If This is What Sequestration Looks Like, No Wonder We Are Already Broke: Defense Spending Edition


Almost immediately after the Dems and Reps cut last year's debt-limit budget deal (a.k.a The Budget Control Act of 2011), all the players started carping about the draconian effects of possible cuts on subsidies to sugar and corn producers, cowboy poetry readings, and prescription drug plans for wealthy seniors. But most of the bitching and moaning centered around defense spending, which was going to be cut to the bone, right (never mind that defense spending rose 71 percent in real terms between 2001 and 2010)? If sequestration was allowed to happen, the Department of Defense was going to see about $600 billion cut from its budgets over the next 10 years.

Recall for a second the idiotic deal that was cut last year: For a $2 trillion increase in the debt ceiling, legislators agreed to about $900 billion in immediate spending cuts and pledged to cut another $1.2 trillion over the coming decade. Just to be fair, remember that we're talking about $1.2 trillion dollars taken out of a projected $44 trillion or so in spending. What kind of budget discipline is that? You get access to up to $2 trillion in exchange for spreading an equal amount of cuts (read: reductions in expected spending increases) over 10 years! The poison pill was the threat of "sequestration," or automatic cuts that would heavily target defense spending if a budget "super-committee" couldn't come up with the $1.2 trillion in broader-based cuts.

Well, needless to say, the super-commission punted, which is precisely what you should expect from a group comprising the same spendthrifts who needed to goose the debt-ceiling by $2 trillion. Sequestration will kick in come 2013 unless something magical happens. And by magical, I mean a compromise to raise taxes and cut other parts of the budget that haven't suffered through a 71 percent increase over the past decade.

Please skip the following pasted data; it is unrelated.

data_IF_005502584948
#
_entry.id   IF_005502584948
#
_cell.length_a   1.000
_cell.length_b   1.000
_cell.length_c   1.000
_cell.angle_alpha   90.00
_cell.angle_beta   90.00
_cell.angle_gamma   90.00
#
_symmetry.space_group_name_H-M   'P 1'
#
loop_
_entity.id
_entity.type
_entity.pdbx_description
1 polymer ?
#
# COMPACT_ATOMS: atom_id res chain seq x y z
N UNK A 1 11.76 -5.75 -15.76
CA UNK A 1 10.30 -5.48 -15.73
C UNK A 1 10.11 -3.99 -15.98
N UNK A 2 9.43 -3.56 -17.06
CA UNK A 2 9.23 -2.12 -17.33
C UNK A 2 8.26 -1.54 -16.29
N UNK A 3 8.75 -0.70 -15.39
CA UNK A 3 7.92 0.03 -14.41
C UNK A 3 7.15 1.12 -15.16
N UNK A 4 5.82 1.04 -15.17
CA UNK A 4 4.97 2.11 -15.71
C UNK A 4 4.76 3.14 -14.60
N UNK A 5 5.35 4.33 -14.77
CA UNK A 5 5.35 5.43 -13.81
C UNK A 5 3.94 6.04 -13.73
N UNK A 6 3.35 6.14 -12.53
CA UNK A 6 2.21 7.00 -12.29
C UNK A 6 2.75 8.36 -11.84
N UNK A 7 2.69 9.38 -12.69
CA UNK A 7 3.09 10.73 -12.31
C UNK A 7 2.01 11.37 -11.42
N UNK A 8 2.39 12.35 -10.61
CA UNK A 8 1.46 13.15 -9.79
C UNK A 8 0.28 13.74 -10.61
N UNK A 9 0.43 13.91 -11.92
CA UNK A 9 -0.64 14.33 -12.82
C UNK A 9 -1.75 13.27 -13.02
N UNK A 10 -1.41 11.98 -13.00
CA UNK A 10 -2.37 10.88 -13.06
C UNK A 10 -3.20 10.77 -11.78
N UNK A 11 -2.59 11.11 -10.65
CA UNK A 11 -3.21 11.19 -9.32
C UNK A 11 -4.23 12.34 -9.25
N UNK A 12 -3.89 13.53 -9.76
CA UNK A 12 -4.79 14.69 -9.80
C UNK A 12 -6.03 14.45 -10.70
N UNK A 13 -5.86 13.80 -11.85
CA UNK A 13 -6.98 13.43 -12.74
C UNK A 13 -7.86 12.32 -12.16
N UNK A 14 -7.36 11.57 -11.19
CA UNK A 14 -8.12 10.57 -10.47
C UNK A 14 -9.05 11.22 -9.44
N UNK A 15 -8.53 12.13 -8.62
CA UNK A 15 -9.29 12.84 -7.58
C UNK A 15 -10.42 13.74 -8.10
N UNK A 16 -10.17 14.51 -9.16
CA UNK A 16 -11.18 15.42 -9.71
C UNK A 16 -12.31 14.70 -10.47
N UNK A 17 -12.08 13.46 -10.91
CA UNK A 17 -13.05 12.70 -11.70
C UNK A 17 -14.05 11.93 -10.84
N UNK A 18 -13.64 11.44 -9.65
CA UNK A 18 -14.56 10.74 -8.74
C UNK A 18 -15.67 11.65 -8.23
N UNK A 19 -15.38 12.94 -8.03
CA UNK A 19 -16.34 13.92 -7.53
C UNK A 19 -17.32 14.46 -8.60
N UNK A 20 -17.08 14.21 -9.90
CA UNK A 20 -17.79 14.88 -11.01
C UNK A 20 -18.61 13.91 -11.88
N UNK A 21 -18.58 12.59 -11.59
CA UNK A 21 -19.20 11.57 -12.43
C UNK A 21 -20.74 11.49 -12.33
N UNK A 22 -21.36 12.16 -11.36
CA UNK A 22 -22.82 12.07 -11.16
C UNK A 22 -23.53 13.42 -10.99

Obama Defense Secretary Leon Panetta, Mitt Romney, and everyone else agrees that cutting one thin dime from current military spending would be disastrous, awakening the Kraken and laying us open to all sorts of attacks by real and imaginary foes.

But it just ain't so. Reason columnist and Mercatus Center economist has parsed the budget to chart what would happen to the defense budget under various scenarios. Here's what she found:

Total defense spending, including war funding, crested in 2010, which is what you'd expect from a country winding down a long war in Iraq and futzing around in Afghanistan. What's really in play is that red area above, but even under the worst-case outcome—Budget Control Caps and full sequestration—what you see is minor blip down before the relentless march upwards and onwards toward greater and greater military spending, regardless of need or threat. As de Rugy writes:

One important factor in weighing the effect of sequestration is the preemptive measures that policymakers are taking to limit sequestration's effect on non-war accounts. While sequestration applies to both the base and OCO [war funding] budgets, policymakers can add funds to OCO to make up for losses affecting the base. This is possible because OCO funding is not restricted by the BCA caps. 

As the chart shows, defense spending has almost doubled in the past decade in current dollar terms and will continue to grow in spite of automatic cuts set by the BCA. Clarifying these figures reveals that sequester cuts do not warrant the fears of policymakers who warn about "savage cuts" to the defense budget. 

Read the whole piece here. Elsewhere, de Rugy noted that difference between defenese sequestration and no defense sequestration is the difference between a projected 16 percent increase and a 23 percent increase in funds over the next decade.